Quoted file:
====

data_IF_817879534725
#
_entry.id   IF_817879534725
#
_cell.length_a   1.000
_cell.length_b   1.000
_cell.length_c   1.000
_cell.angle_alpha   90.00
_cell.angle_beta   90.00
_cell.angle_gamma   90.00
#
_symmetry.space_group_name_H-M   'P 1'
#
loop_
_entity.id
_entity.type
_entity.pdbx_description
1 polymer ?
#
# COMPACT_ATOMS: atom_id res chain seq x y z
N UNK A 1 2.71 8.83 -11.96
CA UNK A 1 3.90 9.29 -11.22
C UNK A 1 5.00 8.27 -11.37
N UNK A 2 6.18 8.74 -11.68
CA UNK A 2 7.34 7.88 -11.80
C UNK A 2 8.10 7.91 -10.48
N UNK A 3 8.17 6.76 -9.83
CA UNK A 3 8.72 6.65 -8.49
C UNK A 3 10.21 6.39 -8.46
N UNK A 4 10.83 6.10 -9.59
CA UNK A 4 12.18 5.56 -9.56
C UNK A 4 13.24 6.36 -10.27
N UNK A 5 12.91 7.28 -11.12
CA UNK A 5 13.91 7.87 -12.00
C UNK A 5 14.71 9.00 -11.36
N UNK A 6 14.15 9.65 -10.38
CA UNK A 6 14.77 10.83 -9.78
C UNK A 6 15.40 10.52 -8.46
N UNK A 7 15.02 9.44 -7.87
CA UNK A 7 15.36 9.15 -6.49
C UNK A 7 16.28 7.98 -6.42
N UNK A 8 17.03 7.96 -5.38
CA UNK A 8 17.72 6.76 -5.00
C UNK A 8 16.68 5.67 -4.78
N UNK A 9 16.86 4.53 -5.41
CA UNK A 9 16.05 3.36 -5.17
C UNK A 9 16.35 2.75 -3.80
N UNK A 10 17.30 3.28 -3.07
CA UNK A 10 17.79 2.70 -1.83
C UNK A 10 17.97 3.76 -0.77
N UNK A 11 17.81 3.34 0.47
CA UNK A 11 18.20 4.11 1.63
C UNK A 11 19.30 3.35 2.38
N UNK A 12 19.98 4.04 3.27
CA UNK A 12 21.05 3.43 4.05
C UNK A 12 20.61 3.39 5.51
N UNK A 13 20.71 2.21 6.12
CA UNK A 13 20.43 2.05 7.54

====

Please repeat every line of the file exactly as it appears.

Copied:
data_IF_817879534725
#
_entry.id   IF_817879534725
#
_cell.length_a   1.000
_cell.length_b   1.000
_cell.length_c   1.000
_cell.angle_alpha   90.00
_cell.angle_beta   90.00
_cell.angle_gamma   90.00
#
_symmetry.space_group_name_H-M   'P 1'
#
loop_
_entity.id
_entity.type
_entity.pdbx_description
1 polymer ?
#
# COMPACT_ATOMS: atom_id res chain seq x y z
N UNK A 1 2.71 8.83 -11.96
CA UNK A 1 3.90 9.29 -11.22
C UNK A 1 5.00 8.27 -11.37
N UNK A 2 6.18 8.74 -11.68
CA UNK A 2 7.34 7.88 -11.80
C UNK A 2 8.10 7.91 -10.48
N UNK A 3 8.17 6.76 -9.83
CA UNK A 3 8.72 6.65 -8.49
C UNK A 3 10.21 6.39 -8.46
N UNK A 4 10.83 6.10 -9.59
CA UNK A 4 12.18 5.56 -9.56
C UNK A 4 13.24 6.36 -10.27
N UNK A 5 12.91 7.28 -11.12
CA UNK A 5 13.91 7.87 -12.00
C UNK A 5 14.71 9.00 -11.36
N UNK A 6 14.15 9.65 -10.38
CA UNK A 6 14.77 10.83 -9.78
C UNK A 6 15.40 10.52 -8.46
N UNK A 7 15.02 9.44 -7.87
CA UNK A 7 15.36 9.15 -6.49
C UNK A 7 16.28 7.98 -6.42
N UNK A 8 17.03 7.96 -5.38
CA UNK A 8 17.72 6.76 -5.00
C UNK A 8 16.68 5.67 -4.78
N UNK A 9 16.86 4.53 -5.41
CA UNK A 9 16.05 3.36 -5.17
C UNK A 9 16.35 2.75 -3.80
N UNK A 10 17.30 3.28 -3.07
CA UNK A 10 17.79 2.70 -1.83
C UNK A 10 17.97 3.76 -0.77
N UNK A 11 17.81 3.34 0.47
CA UNK A 11 18.20 4.11 1.63
C UNK A 11 19.30 3.35 2.38
N UNK A 12 19.98 4.04 3.27
CA UNK A 12 21.05 3.43 4.05
C UNK A 12 20.61 3.39 5.51
N UNK A 13 20.71 2.21 6.12
CA UNK A 13 20.43 2.05 7.54